A minority of people who contract the coronavirus will become so ill they will be admitted to intensive care for intubation on a ventilator. They may be placed in induced comas, and their chances are not especially good. Those who are Catholics have the right to ask for a priest to administer the Sacrament of the Sick. It would be a good idea to do so while still conscious.
While most people flee a pandemic, good priests, like good doctors, run towards it. Hospital chaplains are active and are conferring last rites while adhering to safety standards that apply to NHS staff.
Official guidance from the bishops has instructed them that “the oil of the sick can be applied using a cotton bud which can be burned afterwards (one end for the head and the other for the hands) and the priest suspends his hands over the sick person for laying on of hands”.
Access to other sacraments is more restricted, with the bishops waiving the obligations of Catholics to receive Holy Communion and go to Confession at least once as part of their Easter duties.
Baptisms, confirmations, weddings, first Holy Communions and first Confessions have also been deferred until after the pandemic, and the churches are closed even to private prayer as part of the national lockdown.
Catholics are being advised to participate in liturgies via live-streams from churches, shrines and cathedrals and to practise spiritual Communion and acts of perfect contrition in place of Holy Communion and Confession.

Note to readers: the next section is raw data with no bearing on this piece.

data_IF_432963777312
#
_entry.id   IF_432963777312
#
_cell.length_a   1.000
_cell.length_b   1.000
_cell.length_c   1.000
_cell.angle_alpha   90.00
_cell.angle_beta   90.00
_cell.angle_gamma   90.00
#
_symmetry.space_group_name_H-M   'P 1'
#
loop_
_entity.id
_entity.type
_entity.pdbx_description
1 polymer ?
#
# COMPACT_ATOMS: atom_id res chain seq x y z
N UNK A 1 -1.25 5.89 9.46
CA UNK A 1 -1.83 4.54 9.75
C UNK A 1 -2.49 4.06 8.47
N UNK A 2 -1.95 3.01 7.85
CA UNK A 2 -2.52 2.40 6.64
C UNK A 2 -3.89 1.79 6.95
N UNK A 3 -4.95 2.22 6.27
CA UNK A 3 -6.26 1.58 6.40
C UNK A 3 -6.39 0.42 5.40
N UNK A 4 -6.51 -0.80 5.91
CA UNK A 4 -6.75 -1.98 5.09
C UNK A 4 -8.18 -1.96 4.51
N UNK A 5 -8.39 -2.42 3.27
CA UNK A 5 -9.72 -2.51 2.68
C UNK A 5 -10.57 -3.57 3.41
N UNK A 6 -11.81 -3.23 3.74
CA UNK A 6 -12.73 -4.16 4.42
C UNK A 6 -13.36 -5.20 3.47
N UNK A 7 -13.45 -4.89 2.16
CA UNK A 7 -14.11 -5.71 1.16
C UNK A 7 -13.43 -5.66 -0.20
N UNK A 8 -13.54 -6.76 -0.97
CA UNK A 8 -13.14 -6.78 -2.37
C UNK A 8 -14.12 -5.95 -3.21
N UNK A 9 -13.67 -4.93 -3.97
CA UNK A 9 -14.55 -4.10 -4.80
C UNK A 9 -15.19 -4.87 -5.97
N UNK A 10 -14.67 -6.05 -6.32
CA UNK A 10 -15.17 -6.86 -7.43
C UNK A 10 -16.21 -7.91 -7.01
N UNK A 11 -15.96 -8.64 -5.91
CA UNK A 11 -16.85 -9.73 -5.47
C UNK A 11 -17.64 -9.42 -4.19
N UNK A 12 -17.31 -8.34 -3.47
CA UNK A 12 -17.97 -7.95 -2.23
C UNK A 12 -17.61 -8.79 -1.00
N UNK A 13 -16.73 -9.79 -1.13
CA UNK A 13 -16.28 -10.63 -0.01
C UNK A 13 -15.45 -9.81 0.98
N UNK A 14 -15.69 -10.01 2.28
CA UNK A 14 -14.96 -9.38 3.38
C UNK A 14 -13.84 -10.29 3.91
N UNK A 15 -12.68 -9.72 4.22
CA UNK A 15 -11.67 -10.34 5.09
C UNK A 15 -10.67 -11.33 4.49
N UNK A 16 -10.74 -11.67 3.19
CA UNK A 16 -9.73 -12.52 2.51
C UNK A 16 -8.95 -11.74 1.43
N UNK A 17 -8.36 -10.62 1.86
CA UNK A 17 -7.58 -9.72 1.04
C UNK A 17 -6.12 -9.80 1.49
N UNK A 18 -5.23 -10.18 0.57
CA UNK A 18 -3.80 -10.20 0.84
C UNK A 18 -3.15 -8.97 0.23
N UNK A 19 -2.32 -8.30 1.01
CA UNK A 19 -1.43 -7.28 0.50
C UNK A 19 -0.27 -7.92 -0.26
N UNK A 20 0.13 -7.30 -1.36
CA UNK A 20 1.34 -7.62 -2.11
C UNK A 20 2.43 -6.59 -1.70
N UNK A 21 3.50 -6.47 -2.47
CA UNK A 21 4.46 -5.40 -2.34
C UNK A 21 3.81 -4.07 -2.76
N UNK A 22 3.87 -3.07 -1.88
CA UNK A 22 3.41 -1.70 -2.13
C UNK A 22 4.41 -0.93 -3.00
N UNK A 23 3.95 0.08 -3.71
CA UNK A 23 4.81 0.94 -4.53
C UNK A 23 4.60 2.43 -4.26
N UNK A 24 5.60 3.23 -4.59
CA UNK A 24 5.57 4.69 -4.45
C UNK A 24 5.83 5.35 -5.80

The bishops are following guidance of the Government and if newspaper reports are true, there is no consensus within the Cabinet about a pathway out of the lockdown. Health Secretary Matt Hancock and Chancellor Rishi Sunak in particular are disagreeing about strategy.
As the situation drags on, Catholics might wonder if there is any room for manoeuvre in the question of access to the sacraments. It would be difficult to envisage a situation in which Holy Communion might be received and social distancing requirements observed at the same time. But there is no absolute prohibition of Confession, and priests are advised by the bishops to use their discretion, and are being reminded that they are within their rights to refuse any requests.
One parish was dissuaded from offering “drive-through Confessions”. The Archdiocese of Westminster told the Catholic Herald: “There has been an attempt to organise drive-through Confessions at a parish in the Archdiocese of Westminster. This is not encouraged, as it directly contravenes the Government’s guidance for everyone to stay at home and to maintain social distancing.”
Others are letting their parishioners know they will hear Confessions on request and subject to social distancing, but they cannot grant absolution over the telephone or the internet. Canon Law also envisages situations, such as within pandemics, in which Catholics may baptise their babies in the absence of a priest.
Just weeks into lockdown, it is unlikely many people feel that such a point has been reached. But who knows what the future holds.
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